3 Significant Risk Adversarial-related significant risk assessed, with potential or known multi-agency/ mission(s) or Government-wide impact.
4 National Security Interest Risk The adversarial-related significant risk with the potential to impact National Security Interest.
5 Urgent National Security Interest Risk The adversarial-related significant risk with imminent or present impact to National Security Interest.

Agencies should also have, and follow, a defined assessment and risk scoring methodology. Documentation requirements should be incorporated into existing, relevant supply chain risk assessment policies, processes, and procedures. Risk characterized as level 3 and above is considered “substantial risk” per the FASC rule, thus requiring mandatory information sharing. For a risk determined to be at an SCRSS substantial level, it is necessary to escalate the risk assessment information to applicable senior-level officials within the agency, including legal counsel. Agencies may choose to voluntarily share supply chain information regarding identified risks with the FASC even if the risk level falls beneath the threshold of being considered substantial.

Recommended Minimum Standards for Vendor or Developer Verification of Software Under Executive Order (EO) 14028

There are techniques used within the software development industry that help verify the security of the tested software. The NIST SSDF standardizes these techniques as part of its answer to EO 14028. NIST’s recommended minimum standards for software verification should not be considered all-encompassing or even complete; however, the outlined techniques serve as broadly applicable guidelines illustrating the minimum requirements.

The recommended techniques primarily focus on testing, but several standards focus on higher-level planning. Performing early threat modeling helps identify design-level security issues and potentially-overlooked testing targets. The software needs should drive the particular threat modeling methods used, and it is essential to perform threat modeling multiple times during development to capture new threats as they emerge. 

Automated testing is a vital part of effective testing according to multiple frameworks, including build requirements for SLSA. Implementing automated testing helps ensure tests run consistently, checks the results accurately, and helps ensure that weaknesses are captured reliably. As testing is automated, it can be repeated often; testing can be performed, for instance, upon every commit or before an issue is retired. It is recommended to perform automated testing for static and dynamic analysis.

Static analysis is helpful for both detecting vulnerabilities and ensuring code conforms to an organization’s coding standards. Static analysis can be performed by:

Dynamic analysis executes the software on many test cases and produces examinable outputs. Examples of dynamic analysis recommended by NIST include:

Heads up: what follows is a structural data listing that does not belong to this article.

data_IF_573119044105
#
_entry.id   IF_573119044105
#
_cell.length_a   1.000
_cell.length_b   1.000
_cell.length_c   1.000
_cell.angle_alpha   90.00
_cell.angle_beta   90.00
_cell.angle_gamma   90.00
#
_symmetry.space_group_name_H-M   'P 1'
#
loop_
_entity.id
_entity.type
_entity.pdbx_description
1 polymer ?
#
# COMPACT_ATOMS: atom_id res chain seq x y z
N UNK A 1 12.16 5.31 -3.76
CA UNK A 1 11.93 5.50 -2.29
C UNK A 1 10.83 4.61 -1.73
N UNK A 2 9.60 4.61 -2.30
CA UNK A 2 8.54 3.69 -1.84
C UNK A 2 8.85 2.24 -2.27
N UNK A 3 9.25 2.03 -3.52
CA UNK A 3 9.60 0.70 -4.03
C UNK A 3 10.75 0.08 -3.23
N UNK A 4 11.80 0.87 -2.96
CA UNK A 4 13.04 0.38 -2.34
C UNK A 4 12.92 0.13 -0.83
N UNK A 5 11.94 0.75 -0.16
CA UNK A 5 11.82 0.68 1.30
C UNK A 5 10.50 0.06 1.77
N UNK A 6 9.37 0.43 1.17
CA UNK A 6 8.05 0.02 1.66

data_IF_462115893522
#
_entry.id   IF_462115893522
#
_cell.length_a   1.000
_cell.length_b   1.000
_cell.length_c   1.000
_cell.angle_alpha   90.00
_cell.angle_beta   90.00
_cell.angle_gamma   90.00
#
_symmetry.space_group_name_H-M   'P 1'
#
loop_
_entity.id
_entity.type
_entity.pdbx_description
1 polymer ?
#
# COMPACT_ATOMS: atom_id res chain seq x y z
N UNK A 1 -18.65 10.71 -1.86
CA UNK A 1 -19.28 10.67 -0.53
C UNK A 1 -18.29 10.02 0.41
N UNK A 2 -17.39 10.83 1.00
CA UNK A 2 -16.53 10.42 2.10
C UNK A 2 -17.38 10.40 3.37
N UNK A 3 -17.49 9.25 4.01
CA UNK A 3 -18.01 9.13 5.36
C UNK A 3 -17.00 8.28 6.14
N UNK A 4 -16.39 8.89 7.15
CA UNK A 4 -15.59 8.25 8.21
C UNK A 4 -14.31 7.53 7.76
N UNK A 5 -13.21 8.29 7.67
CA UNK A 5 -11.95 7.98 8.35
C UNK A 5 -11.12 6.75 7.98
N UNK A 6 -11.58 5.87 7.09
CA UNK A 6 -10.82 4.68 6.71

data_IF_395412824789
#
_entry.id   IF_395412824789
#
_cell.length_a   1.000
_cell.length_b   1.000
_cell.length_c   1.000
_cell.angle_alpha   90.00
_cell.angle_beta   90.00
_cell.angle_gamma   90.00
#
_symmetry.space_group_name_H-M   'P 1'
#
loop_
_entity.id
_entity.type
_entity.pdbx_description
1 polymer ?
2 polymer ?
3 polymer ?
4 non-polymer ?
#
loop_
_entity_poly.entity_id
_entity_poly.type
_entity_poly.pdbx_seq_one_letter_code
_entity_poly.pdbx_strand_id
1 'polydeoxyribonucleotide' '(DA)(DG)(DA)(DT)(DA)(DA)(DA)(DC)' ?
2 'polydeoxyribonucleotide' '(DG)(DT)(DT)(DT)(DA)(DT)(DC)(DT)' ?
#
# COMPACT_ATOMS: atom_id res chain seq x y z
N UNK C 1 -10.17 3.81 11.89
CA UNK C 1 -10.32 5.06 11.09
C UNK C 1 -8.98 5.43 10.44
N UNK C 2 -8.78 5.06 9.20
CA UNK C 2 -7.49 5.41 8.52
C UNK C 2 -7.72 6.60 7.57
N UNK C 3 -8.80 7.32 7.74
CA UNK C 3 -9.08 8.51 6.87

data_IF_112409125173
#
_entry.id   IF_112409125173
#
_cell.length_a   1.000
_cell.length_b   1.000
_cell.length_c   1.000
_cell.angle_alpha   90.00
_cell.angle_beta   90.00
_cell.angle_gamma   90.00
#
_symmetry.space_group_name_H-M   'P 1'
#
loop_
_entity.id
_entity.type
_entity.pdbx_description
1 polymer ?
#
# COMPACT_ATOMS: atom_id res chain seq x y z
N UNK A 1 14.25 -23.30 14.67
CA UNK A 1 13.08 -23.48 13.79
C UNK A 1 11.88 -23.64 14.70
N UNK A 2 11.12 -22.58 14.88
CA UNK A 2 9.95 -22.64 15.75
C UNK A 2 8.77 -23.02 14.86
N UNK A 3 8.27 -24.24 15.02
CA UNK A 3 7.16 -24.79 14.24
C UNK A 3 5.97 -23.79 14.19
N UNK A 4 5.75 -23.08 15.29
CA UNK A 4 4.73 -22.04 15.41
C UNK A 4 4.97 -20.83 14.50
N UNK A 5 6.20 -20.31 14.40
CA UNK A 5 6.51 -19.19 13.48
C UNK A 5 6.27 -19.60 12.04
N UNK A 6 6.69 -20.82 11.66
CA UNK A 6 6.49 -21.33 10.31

• Running the program with built-in checks and protections
  • Creating “black box” test cases, or implementation agnostic functional tests
  • Creating code-based structural test cases
  • Using historical test cases designed to catch previous bugs
  • Running a fuzzer to produce enormous quantities of test cases
  • Running a web application scanner if the agency might connect the software to the internet

One of the main benefits of dynamic analysis is that it produces very few false positives. 

Recursively checking dependencies such as libraries, packages, and services to assure equivocal security to the application is a major key to mitigating risk related to the software supply chain. Correcting the uncovered bugs and learning from the found vulnerabilities is important to improving the security of the software. Fixing the bugs allows the development team to improve the process to uncover found bugs sooner, and also makes it less likely for bugs to escape in the first place. 

How Cycode can help

Ensuring the security of software is difficult and time-consuming without the proper tools. Cycode’s platform can support requirements of the NIST SSDF. Cycode can help improve the security of your software supply chain by providing complete visibility into enterprise DevOps tools and infrastructure. Cycode’s Infrastructure as Code capabilities include comprehensive security scanning and preventing escaped secrets, environmental drift, code leaks, and other common issues, all within flexible developer-friendly workflows. Once integrated into developer workflows, each commit and PR is scanned for issues, including hard-coded secrets or potential misconfiguration, directly helping organizations fulfill the recommendations provided by the NIST SSDF. Remediation is available both through a GUI and within the PR.

Cycode helps establish strong governance over every point of the SDLC by providing a cross-SCM inventory of all your organization’s users, contributors, teams, organizations, and repositories; this governance extends into providing more oversight into changes made to code as a means of further protecting key code. Required functionality of the NIST Cybersecurity Framework such as cybersecurity event and anomaly detection is made significantly easier through the use of tools such as Cycode’s custom policy builder. Cycode also helps you automatically audit access privileges to identify and reduce unused privileges and implement separation of duties; this helps mitigate the risk of code tampering and insider threat. Furthermore, Cycode helps ensure that strong authentication and secure development practices are in place. This platform helps apply security best practices for IaC code when using Terraform, Kubernetes, YAML, ARM, and CloudFormation.

Further Reading 




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Originally published: December 13, 2021